Messy Mets just the tonic as Cubs win 11-1
By GORDON WITTENMYER email@example.com May 24, 2011 10:40PM
Alfonso Soriano slides safely past Mets catcher Ronny Paulino, who couldn’t handle a throw from Daniel Murphy in the second inning. | Charles Rex Arbogast~AP
Updated: August 31, 2011 12:38AM
For most of the last week, it seems, the Cubs have had non-stop injuries, setbacks and general roster woes to discuss and explain.
And then Tuesday night, not long after general manager Jim Hendry finished a long list of disabled-list and rehab updates, sudden perspective dawned like a break in the clouds over a gray Cubs season.
As in, it could be a lot worse. As in, they could be the Mets.
Desperate for a bounce-back showing during a homestand filled with also-ran opponents, the Cubs got a rare quality start and a rarer five-run inning, then watched the New York Mets steal a clip from the Cubs’ fielding laugh track in an 11-1 Cubs victory.
‘‘Certainly, we don’t feel anything we’ve had here is devastating enough to hang your head and throw in the towel and feel sorry for ourselves,’’ Hendry said after announcing his top starting pitcher was headed to the disabled list and giving an update on the bruised retina and broken cheek of his All-Star center fielder, who could be sidelined for months after Saturday’s horrifying beaning in Boston.
‘‘We’ve got a very important homestand here, and we have to make some hay here. We’re going to go on a rough road trip after that. And we’ve only played well in spurts, but played well enough in spurts to realize we’re capable of doing better.
‘‘And it’s just time to do that, and it’s not time to make excuses.’’
To that end, it might be the perfect time for a visit from the Mets, who have spent the last several days dealing with fallout from owner Fred Wilpon’s just-released controversial comments in a pair of magazine stories.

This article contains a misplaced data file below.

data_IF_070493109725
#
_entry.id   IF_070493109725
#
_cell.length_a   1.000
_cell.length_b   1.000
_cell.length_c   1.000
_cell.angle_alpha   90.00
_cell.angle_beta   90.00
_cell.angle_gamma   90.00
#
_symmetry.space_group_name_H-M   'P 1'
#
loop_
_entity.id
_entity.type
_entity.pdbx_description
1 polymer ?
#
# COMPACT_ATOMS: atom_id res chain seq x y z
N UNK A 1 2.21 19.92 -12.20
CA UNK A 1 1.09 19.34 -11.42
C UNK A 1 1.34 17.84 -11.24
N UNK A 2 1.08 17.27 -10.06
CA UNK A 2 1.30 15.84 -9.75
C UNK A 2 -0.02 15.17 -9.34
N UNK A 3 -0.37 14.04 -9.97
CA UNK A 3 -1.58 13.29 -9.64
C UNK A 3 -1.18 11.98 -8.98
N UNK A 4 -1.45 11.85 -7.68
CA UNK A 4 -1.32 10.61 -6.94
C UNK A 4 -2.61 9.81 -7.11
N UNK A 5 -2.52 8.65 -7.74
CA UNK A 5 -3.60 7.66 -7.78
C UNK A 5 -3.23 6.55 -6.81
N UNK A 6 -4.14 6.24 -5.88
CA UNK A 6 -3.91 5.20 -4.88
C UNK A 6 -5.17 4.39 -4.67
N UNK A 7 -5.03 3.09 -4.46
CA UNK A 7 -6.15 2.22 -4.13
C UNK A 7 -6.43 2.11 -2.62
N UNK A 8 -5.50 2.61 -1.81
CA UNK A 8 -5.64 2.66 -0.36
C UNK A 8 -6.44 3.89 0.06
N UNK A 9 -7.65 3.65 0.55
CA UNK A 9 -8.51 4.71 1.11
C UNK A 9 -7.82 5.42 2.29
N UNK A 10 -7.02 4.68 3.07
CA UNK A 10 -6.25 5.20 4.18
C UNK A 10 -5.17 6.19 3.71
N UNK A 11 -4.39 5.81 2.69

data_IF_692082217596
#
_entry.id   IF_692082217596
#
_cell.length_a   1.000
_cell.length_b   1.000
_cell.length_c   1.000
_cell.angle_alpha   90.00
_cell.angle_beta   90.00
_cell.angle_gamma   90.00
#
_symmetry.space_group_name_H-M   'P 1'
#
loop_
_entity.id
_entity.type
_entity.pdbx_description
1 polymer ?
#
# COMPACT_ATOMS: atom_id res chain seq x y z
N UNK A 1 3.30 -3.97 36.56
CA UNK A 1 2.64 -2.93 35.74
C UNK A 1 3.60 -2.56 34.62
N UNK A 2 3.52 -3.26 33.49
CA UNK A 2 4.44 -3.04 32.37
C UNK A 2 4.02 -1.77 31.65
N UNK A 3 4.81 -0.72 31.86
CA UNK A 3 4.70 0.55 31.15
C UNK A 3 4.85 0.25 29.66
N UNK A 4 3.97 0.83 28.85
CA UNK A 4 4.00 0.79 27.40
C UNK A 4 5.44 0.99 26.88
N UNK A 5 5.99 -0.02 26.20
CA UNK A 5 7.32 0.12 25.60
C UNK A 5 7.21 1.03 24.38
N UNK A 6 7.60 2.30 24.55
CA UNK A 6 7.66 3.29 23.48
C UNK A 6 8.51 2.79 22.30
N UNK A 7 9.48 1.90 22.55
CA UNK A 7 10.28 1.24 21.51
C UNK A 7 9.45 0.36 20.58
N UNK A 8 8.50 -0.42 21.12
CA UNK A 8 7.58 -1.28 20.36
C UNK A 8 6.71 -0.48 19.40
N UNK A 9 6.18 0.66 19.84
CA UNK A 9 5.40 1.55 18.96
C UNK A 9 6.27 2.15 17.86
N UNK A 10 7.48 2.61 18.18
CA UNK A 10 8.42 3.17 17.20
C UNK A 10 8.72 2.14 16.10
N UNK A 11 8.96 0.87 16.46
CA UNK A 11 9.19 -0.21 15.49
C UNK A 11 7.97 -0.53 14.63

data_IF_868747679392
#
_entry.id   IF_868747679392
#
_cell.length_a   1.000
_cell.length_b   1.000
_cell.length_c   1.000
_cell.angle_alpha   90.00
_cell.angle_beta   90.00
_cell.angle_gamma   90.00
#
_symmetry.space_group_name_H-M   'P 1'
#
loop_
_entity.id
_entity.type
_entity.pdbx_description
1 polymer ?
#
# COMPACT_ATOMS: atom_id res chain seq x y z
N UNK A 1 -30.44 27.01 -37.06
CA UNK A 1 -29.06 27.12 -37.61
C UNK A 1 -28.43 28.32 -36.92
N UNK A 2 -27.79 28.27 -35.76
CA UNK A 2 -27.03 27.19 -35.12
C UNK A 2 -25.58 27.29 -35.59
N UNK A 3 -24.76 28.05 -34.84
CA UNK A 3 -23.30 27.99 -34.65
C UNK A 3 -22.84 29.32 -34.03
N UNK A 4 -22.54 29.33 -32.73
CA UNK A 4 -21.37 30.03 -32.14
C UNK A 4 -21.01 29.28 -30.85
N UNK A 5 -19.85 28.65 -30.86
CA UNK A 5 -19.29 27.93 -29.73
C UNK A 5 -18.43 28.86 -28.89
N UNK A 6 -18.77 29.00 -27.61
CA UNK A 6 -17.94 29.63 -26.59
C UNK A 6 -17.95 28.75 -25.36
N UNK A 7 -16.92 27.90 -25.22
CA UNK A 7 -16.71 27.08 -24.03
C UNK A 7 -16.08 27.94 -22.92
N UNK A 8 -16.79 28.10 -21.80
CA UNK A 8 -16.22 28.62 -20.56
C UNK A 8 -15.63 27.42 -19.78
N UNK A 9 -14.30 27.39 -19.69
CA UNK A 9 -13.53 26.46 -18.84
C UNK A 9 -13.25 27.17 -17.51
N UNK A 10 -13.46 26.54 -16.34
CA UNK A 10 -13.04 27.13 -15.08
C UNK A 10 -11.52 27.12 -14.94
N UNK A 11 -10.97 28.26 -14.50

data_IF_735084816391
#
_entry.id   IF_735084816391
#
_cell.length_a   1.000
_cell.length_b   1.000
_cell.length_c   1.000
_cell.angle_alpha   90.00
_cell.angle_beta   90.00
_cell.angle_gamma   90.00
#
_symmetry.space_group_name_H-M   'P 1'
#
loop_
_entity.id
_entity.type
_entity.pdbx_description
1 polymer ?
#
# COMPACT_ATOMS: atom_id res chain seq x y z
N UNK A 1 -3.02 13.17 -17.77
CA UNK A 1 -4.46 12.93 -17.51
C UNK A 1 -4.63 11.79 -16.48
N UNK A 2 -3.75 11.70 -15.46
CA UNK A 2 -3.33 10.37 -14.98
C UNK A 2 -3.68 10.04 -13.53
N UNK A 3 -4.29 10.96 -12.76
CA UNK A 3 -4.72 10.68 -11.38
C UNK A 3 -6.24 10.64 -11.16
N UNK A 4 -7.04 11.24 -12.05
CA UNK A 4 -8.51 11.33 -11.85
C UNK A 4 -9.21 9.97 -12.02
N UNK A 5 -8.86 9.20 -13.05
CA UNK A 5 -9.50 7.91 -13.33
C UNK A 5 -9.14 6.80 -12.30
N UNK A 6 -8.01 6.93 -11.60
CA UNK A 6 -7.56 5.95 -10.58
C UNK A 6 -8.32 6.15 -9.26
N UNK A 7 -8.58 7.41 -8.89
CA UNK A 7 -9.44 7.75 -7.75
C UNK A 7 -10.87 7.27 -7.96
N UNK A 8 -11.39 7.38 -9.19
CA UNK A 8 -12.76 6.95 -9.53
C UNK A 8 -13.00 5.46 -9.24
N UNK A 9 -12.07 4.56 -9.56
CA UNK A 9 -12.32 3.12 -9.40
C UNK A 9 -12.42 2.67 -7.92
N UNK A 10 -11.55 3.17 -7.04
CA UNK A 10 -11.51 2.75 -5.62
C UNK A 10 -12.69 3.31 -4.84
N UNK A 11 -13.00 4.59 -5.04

In a New Yorker article, Wilpon ripped several of his players, including Jose Reyes and Carlos Beltran, and called his Mets ‘‘a sh---y team.’’
The Mets did nothing to prove him wrong Tuesday, committing three errors that led to five unearned runs, including four in the Cubs’ five-run second. And that didn’t count the soft fly by Aramis Ramirez that second baseman Ruben Tejada dropped in that inning for a ‘‘hit.’’
But more than that, Opening Day starter Ryan Dempster (3-4) gave the Cubs their first quality start in a week — and first in nearly two weeks that didn’t belong to Matt Garza, who went on the DL.
Dempster pitched seven of his strongest innings of the season at a time the Cubs needed it the most, considering he and Carlos Zambrano are the only two active pitchers left from the Cubs’ opening rotation.
The four starts they’ll get in the first eight games of this homestand could be the keys to whether the Cubs get through May with their optimism intact.
‘‘It falls on some of our starting pitching,’’ manager Mike Quade said. ‘‘Z and Demp, we’re obviously going to need them huge this homestand, along with everybody else. I think everybody understands the situation.’’
And it’s obviously not as bad as the Mets’ situation — which includes massive debt, a $1 billion lawsuit related to Bernie Madoff’s infamous Ponzi scheme and Wilpon’s assertion to Sports Illustrated that the Mets are ‘‘bleeding cash’’ and could lose $70 million this year alone.
And Cubs fans thought their team’s $130 million payroll was an upside-down equity problem.
For one night at least, there was reason for bigger-picture perspective, if not a sliver of hope.
‘‘We’ve played poorly enough that we could be in a lot worse shape than we’re in,’’ Hendry said. ‘‘And the flip side of that is we’ve shown enough to be able to compete with the better teams, certainly in our division and the league, and that should make us feel like we’ve got a shot.’’